Innovation, when it is carried out the way it should be, brings along an automatic positive change. It is a conscious process that is geared towards changing things to improve them. When we talk about innovation management, we are talking about directing a sequence of actions that result in an improvement. At the beginning of the chain there is the question. And that usually starts with the words “How can we make sure that …”. To answer that question, we have to come up with creative ideas. That means calling on creativity. That’s why creativity sometimes is called the ‘the front-end of innovation’. But also throughout further steps in the innovation process creativity remains important.

Change management is focused on preparing the organization for dealing with change. Challenges that come at us and for which we can or cannot prepare, to a greater or lesser extent. And like we already mentioned, creativity plays a prominent role here too.

Therefore we like to talk about creativity as the engine for innovation and change. An engine that responds reasonably fast and is preferably capable of a sound performance. Apart from the fact whether she is used reactive and problem solving, or proactive and future oriented, organizations where creativity is stimulated, structured, and embedded as a natural reflex, have a significant advantage over their competitors and have a much better chance to become a trendsetter in their market.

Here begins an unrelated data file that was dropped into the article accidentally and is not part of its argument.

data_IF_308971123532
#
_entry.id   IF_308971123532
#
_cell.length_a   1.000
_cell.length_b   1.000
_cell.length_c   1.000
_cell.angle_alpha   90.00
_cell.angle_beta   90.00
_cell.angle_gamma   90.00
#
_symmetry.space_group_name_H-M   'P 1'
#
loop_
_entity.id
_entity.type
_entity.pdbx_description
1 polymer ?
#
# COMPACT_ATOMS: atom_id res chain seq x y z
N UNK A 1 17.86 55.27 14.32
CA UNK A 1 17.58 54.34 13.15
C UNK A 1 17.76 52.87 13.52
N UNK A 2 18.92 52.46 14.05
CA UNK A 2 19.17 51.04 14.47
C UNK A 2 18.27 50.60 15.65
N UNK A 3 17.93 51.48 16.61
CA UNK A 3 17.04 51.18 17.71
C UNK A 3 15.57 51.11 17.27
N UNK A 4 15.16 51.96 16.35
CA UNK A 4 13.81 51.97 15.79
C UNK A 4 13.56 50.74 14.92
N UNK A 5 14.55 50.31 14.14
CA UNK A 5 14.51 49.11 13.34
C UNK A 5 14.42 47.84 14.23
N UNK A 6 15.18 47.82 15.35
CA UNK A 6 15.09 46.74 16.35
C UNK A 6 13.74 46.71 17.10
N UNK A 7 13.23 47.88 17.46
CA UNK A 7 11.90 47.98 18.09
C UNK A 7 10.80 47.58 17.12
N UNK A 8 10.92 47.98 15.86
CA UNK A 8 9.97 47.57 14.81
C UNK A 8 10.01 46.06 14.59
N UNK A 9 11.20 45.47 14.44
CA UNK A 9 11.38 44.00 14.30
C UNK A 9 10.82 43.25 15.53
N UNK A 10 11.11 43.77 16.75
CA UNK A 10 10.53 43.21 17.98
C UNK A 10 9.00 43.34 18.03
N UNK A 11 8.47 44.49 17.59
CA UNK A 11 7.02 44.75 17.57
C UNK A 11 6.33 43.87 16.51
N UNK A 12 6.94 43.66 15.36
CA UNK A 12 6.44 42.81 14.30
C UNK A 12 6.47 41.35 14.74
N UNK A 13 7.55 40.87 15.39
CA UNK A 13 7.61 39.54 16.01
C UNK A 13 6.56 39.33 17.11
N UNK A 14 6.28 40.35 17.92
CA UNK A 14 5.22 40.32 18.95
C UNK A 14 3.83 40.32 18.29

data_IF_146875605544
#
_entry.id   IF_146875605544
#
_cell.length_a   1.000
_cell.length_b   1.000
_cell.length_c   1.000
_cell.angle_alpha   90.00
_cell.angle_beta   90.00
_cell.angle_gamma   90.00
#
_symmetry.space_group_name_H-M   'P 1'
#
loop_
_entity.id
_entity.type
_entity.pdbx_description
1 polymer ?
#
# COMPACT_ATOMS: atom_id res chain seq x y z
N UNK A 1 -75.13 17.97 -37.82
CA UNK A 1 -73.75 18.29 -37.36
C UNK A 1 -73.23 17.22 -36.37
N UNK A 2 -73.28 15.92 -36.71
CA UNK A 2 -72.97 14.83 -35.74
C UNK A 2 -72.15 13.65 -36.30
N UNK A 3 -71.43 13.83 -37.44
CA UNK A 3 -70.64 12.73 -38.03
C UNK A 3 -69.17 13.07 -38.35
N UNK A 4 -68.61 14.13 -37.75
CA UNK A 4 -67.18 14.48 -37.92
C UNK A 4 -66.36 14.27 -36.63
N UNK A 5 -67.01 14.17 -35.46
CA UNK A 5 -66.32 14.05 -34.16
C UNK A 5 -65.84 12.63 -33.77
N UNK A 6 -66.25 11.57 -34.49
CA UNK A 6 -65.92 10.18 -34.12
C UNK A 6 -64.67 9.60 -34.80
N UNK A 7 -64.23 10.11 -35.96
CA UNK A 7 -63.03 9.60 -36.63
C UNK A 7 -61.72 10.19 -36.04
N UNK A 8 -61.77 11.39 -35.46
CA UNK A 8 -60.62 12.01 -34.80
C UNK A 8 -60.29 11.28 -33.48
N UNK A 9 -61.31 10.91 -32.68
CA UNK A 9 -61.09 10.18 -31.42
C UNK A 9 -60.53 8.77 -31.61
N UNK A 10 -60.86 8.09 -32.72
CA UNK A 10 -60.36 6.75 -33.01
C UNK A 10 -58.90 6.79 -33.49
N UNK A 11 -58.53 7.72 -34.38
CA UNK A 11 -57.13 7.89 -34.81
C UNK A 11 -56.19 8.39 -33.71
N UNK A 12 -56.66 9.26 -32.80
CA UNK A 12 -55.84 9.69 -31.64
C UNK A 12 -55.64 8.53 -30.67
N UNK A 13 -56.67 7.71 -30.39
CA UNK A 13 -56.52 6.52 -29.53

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Walter VanderveldeWalter Vandervelde is a business creativity expert, fostering people’s creativity within teams and organizations. I write and I speak about creativity and occasionally I also train, guide and support organizations to use creativity and creative processes to work on change and innovation topics. He is also a lecturer at Erasmus University College Brussels, where I teach business creativity in all its aspects.